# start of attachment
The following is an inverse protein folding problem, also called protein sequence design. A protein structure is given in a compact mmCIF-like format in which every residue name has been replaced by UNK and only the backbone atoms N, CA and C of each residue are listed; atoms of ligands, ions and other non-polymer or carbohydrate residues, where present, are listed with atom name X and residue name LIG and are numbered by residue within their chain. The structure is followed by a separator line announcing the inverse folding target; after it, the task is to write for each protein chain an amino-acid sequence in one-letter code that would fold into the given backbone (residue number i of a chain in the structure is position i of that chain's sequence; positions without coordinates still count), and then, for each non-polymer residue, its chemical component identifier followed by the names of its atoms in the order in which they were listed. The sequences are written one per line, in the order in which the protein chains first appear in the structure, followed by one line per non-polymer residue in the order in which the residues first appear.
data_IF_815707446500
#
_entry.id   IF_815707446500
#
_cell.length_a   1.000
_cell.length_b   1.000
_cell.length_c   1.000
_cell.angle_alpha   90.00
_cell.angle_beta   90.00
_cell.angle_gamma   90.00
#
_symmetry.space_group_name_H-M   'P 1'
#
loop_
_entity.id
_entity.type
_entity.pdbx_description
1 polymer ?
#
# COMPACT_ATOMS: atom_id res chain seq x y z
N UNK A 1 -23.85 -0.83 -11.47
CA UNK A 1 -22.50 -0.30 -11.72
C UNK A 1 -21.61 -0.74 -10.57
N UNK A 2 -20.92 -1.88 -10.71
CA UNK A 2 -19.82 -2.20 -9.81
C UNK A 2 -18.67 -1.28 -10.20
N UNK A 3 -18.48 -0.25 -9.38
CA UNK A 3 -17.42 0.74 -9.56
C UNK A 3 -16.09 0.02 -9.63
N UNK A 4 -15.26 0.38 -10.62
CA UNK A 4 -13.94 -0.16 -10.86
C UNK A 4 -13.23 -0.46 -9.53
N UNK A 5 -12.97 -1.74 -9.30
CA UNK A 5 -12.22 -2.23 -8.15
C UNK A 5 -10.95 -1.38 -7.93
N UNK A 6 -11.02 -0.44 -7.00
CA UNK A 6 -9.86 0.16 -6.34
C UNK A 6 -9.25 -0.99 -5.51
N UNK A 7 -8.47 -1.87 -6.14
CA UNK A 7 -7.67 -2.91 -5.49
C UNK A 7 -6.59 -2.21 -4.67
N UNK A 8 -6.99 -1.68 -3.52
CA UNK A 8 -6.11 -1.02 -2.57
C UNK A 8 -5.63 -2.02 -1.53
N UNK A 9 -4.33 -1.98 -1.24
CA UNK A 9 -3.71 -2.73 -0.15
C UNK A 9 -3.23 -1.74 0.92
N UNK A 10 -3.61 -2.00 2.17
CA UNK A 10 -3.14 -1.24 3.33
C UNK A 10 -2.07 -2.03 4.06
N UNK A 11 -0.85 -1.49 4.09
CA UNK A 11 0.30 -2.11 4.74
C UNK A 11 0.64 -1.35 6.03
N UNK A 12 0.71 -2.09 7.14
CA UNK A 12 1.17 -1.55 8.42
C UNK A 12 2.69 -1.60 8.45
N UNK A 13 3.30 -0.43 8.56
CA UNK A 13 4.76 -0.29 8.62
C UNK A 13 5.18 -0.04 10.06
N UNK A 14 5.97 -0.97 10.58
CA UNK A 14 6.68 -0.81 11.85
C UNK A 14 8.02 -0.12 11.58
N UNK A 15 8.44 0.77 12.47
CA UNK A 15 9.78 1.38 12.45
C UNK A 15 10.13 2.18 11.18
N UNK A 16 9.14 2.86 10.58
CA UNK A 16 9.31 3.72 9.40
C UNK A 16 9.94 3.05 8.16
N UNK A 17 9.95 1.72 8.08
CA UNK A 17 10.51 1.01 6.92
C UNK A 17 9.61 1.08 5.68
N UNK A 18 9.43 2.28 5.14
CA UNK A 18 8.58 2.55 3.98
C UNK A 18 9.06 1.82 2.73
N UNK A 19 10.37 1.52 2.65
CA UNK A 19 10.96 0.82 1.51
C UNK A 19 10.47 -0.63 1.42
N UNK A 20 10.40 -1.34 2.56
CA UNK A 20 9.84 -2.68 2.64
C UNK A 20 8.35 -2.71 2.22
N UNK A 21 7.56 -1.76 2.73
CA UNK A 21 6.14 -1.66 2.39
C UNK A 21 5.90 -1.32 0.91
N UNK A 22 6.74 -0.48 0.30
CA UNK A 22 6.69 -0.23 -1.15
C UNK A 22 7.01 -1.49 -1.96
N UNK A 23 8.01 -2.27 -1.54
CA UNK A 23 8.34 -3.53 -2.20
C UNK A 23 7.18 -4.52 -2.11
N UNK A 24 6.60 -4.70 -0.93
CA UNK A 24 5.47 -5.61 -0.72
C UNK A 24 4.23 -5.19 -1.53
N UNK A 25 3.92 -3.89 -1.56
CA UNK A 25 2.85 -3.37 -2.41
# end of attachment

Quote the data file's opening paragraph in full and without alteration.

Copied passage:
The following is an inverse protein folding problem, also called protein sequence design. A protein structure is given in a compact mmCIF-like format in which every residue name has been replaced by UNK and only the backbone atoms N, CA and C of each residue are listed; atoms of ligands, ions and other non-polymer or carbohydrate residues, where present, are listed with atom name X and residue name LIG and are numbered by residue within their chain. The structure is followed by a separator line announcing the inverse folding target; after it, the task is to write for each protein chain an amino-acid sequence in one-letter code that would fold into the given backbone (residue number i of a chain in the structure is position i of that chain's sequence; positions without coordinates still count), and then, for each non-polymer residue, its chemical component identifier followed by the names of its atoms in the order in which they were listed. The sequences are written one per line, in the order in which the protein chains first appear in the structure, followed by one line per non-polymer residue in the order in which the residues first appear.